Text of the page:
Freezing private state (was: Rationale behind supporting "Invalid Date")

Allen Wirfs-Brock allen at wirfs-brock.com
Tue Feb 14 11:08:28 PST 2012


On Feb 12, 2012, at 1:36 PM, Mark S. Miller wrote:

> If the Date.prototype continues to be a valid Date object, which would be unfortunate, it should at least be a valid Date object representing an invalid unsettable date. I believe this is already what IE10 does.
> 
> The invalidity isn't really necessary. What is necessary is that the internal Date representation of this special object be unsettable, since it cannot be made unsettable simply by freezing this object. Better would be to reform our pattern that a built-in Foo.prototype is a valid Foo object, with all the internal properties associated with a Foo, even though !(new Foo() instanceof Foo). Fortunately, of the existing built-in primordials, it is only for Date that this creates an unpluggable global communications channel.
> 

My current intent is to respecify the Date time value slot as a private named property rather than as an internal property.  This will enable "freezing" of that property as well as enabling "subclassing" of Date.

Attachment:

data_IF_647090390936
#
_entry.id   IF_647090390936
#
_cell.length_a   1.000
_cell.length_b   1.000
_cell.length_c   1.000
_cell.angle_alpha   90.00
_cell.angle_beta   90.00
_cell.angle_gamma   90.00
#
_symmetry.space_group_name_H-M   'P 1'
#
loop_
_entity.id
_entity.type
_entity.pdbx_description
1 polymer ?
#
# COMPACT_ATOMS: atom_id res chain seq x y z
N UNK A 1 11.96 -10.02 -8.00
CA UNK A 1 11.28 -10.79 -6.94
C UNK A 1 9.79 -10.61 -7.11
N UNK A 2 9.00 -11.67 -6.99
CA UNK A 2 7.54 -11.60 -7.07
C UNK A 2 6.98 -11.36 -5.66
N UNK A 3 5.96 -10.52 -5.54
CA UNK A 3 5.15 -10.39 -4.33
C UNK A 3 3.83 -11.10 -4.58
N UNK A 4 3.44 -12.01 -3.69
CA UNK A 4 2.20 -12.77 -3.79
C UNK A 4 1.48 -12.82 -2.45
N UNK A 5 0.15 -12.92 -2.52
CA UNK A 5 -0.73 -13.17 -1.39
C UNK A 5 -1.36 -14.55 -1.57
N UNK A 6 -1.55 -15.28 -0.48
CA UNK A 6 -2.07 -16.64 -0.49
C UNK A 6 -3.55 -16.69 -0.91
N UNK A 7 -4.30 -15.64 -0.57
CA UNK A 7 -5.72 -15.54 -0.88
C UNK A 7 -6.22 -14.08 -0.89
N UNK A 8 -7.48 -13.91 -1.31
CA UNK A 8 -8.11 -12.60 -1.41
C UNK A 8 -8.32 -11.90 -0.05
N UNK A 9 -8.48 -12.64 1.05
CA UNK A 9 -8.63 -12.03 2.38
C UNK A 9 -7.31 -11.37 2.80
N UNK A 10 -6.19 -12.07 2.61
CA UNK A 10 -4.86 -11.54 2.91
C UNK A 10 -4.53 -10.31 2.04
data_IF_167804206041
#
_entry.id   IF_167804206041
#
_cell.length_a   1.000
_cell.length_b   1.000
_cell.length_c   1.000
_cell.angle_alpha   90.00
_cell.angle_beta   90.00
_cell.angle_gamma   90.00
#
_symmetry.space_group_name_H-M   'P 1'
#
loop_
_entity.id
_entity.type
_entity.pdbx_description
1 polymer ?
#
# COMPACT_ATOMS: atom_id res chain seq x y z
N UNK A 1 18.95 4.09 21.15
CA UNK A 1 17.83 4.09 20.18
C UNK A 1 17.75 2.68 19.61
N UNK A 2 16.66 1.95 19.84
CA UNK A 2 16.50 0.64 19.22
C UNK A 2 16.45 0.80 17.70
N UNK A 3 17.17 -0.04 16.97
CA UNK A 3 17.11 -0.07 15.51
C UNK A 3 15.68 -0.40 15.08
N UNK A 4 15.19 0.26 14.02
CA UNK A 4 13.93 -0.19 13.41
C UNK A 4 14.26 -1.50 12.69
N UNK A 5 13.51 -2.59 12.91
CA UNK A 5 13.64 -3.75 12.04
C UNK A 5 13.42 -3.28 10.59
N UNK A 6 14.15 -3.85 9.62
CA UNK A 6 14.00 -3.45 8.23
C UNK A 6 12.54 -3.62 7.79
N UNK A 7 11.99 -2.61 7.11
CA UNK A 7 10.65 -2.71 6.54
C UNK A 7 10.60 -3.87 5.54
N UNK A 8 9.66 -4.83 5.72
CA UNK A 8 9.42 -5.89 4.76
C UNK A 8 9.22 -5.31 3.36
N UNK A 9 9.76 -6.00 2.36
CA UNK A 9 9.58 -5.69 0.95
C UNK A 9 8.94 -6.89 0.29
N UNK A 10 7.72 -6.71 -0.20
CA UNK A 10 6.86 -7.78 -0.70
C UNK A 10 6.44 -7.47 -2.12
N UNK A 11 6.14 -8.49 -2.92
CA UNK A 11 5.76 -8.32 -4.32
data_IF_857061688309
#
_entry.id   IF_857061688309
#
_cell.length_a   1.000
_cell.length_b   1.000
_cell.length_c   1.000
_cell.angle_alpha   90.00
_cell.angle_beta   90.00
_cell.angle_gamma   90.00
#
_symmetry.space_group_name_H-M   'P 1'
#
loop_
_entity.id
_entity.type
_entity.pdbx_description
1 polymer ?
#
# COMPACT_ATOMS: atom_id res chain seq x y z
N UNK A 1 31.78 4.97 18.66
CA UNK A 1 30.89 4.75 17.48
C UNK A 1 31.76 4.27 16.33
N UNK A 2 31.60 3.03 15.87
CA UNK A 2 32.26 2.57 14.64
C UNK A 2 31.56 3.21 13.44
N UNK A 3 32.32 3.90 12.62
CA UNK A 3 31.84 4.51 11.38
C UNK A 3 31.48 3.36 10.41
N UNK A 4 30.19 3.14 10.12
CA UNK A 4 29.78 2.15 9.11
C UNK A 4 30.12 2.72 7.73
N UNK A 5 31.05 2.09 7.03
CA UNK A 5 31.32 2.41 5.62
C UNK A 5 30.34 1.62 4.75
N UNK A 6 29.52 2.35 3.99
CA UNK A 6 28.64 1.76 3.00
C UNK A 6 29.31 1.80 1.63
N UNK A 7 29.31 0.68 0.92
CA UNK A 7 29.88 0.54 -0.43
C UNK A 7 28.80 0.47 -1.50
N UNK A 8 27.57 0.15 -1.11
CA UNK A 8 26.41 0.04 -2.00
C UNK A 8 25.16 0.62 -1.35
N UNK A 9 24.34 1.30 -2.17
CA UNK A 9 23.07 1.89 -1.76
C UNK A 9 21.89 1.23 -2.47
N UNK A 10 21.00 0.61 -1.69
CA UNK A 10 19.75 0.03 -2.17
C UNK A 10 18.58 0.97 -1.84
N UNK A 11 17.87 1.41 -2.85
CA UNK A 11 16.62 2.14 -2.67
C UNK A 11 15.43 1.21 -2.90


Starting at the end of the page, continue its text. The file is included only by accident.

However, there is an issue. My current understanding is that we have agreed that Object.freeze and Object.seal will not reconfigure private named properties. Given our current stable of APIs, reconfiguring a private named property requires use of Object.defineProperty by someone who "knows" the private name.

Do you think that Date will need an additional method that makes the time value immutable? Do we need to establish a convention for objects that want to enable public facing immutability requests?  Note that immutability may not necessarily be the same thing as frozen or sealed.  I can imagine situations (Date.prototype is a good example) where you would want to make an object "immutable" but still allow additions/modifications of methods or other new properties.

Allen 






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